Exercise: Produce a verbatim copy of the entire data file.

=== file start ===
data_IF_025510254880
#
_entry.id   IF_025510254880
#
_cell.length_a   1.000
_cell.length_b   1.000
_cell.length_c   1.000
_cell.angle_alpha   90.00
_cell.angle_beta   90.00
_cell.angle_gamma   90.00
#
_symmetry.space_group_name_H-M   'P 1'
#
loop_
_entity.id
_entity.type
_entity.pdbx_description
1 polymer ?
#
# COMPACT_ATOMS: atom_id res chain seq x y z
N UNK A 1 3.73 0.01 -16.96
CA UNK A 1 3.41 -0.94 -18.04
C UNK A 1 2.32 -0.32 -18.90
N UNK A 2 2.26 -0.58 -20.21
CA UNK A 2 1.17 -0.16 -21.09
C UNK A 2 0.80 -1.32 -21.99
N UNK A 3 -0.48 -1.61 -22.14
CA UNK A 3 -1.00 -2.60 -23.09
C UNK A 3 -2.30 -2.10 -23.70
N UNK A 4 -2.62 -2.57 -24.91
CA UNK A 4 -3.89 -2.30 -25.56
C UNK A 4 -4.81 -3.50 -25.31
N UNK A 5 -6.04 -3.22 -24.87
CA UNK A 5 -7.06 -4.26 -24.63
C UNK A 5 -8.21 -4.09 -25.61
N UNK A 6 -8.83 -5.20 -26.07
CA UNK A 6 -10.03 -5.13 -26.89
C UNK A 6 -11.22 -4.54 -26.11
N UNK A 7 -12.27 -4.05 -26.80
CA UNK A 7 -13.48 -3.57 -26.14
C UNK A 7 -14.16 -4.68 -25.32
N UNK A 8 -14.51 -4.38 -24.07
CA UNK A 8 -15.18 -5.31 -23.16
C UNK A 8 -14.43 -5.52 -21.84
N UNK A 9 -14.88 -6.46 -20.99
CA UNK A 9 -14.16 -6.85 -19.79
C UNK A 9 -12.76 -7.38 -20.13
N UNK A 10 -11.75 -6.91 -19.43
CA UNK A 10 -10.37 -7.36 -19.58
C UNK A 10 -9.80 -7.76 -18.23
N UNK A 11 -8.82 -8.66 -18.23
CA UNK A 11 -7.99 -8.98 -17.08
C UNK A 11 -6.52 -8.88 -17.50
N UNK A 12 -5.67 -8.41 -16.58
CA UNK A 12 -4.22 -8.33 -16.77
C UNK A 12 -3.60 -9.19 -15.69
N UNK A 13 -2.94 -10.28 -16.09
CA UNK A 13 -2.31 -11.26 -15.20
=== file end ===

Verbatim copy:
data_IF_025510254880
#
_entry.id   IF_025510254880
#
_cell.length_a   1.000
_cell.length_b   1.000
_cell.length_c   1.000
_cell.angle_alpha   90.00
_cell.angle_beta   90.00
_cell.angle_gamma   90.00
#
_symmetry.space_group_name_H-M   'P 1'
#
loop_
_entity.id
_entity.type
_entity.pdbx_description
1 polymer ?
#
# COMPACT_ATOMS: atom_id res chain seq x y z
N UNK A 1 3.73 0.01 -16.96
CA UNK A 1 3.41 -0.94 -18.04
C UNK A 1 2.32 -0.32 -18.90
N UNK A 2 2.26 -0.58 -20.21
CA UNK A 2 1.17 -0.16 -21.09
C UNK A 2 0.80 -1.32 -21.99
N UNK A 3 -0.48 -1.61 -22.14
CA UNK A 3 -1.00 -2.60 -23.09
C UNK A 3 -2.30 -2.10 -23.70
N UNK A 4 -2.62 -2.57 -24.91
CA UNK A 4 -3.89 -2.30 -25.56
C UNK A 4 -4.81 -3.50 -25.31
N UNK A 5 -6.04 -3.22 -24.87
CA UNK A 5 -7.06 -4.26 -24.63
C UNK A 5 -8.21 -4.09 -25.61
N UNK A 6 -8.83 -5.20 -26.07
CA UNK A 6 -10.03 -5.13 -26.89
C UNK A 6 -11.22 -4.54 -26.11
N UNK A 7 -12.27 -4.05 -26.80
CA UNK A 7 -13.48 -3.57 -26.14
C UNK A 7 -14.16 -4.68 -25.32
N UNK A 8 -14.51 -4.38 -24.07
CA UNK A 8 -15.18 -5.31 -23.16
C UNK A 8 -14.43 -5.52 -21.84
N UNK A 9 -14.88 -6.46 -20.99
CA UNK A 9 -14.16 -6.85 -19.79
C UNK A 9 -12.76 -7.38 -20.13
N UNK A 10 -11.75 -6.91 -19.43
CA UNK A 10 -10.37 -7.36 -19.58
C UNK A 10 -9.80 -7.76 -18.23
N UNK A 11 -8.82 -8.66 -18.23
CA UNK A 11 -7.99 -8.98 -17.08
C UNK A 11 -6.52 -8.88 -17.50
N UNK A 12 -5.67 -8.41 -16.58
CA UNK A 12 -4.22 -8.33 -16.77
C UNK A 12 -3.60 -9.19 -15.69
N UNK A 13 -2.94 -10.28 -16.09
CA UNK A 13 -2.31 -11.26 -15.20